Britain’s Planned Separation From The European Union Suffers Parliamentary Defeat

Britain’s separation from the European Union – known as Brexit – is on shaky ground after the U.K. Parliament voted against a plan put forward by Prime Minister Theresa May.

Prime Minister May lost three key votes on Brexit in the House of Commons Tuesday. The losses all but defeat the Prime Minister’s efforts to ratify the deal that she has reached with the European Union to extricate the United Kingdom from the European trading bloc.

The British Parliament now has the ability to decide on Britain’s "Plan B" if, as is widely expected, it rejects Prime Minister May’s official divorce agreement with the European Union in the biggest vote of all that is scheduled for next week.

Members of Parliament could seek to pursue a softer withdrawal from the European Union, including potentially staying in the bloc’s single market, or stop Brexit entirely. One option that could gather momentum in the weeks ahead is for a second referendum among U.K. citizens that would allow the public to overturn the decision of the first referendum on leaving the European Union.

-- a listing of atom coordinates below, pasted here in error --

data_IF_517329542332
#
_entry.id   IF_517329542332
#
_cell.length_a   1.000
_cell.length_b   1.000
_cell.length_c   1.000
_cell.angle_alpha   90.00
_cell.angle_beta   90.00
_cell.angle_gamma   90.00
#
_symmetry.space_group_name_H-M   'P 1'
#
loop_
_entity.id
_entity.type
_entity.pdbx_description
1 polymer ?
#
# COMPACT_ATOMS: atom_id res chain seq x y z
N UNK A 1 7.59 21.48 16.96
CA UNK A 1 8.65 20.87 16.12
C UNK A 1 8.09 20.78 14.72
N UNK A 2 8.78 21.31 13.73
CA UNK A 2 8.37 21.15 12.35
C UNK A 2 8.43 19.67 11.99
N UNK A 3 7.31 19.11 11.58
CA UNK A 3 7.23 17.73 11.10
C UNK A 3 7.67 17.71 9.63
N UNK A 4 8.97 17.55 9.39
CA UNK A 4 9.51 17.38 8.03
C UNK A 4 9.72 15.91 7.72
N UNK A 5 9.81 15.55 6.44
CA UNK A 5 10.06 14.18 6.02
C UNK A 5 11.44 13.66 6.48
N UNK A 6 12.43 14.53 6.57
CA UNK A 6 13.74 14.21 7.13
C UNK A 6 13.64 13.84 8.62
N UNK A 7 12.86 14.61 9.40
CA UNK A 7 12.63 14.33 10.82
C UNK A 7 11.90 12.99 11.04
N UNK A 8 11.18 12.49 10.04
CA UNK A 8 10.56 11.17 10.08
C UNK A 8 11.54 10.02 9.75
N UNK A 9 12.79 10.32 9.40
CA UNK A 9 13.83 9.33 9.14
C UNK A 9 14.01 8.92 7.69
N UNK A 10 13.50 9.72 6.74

"No longer must the will of Parliament -- reflecting the will of the people -- be diminished," Tory lawmaker Dominic Grieve said after engineering one of May’s defeats Tuesday. "Parliament must now take back control and then give the final decision back to the public because, in the end, only the people can sort this out."

On December 11, Parliament will vote finally on whether to accept or reject the 585-page withdrawal agreement that Prime Minister May and the European Union reached this past November. Political analysts are predicting a major defeat of the withdrawal agreement.

If that is the case, the U.K. will likely crash out of the European Union with no deal, an outcome that the Bank of England and the Treasury have warned could cause severe damage to the British economy. According the Bank of England, house prices would be hit by a 30% decline and the pound could fall as much as 25% with no deal on Brexit.

Labour leader Jeremy Corbyn said Tuesday that the official opposition, which he leads, will oppose the deal next week. Critics from all sides of the House of Commons have lined up in recent days to raise objections to the European Union separation agreement.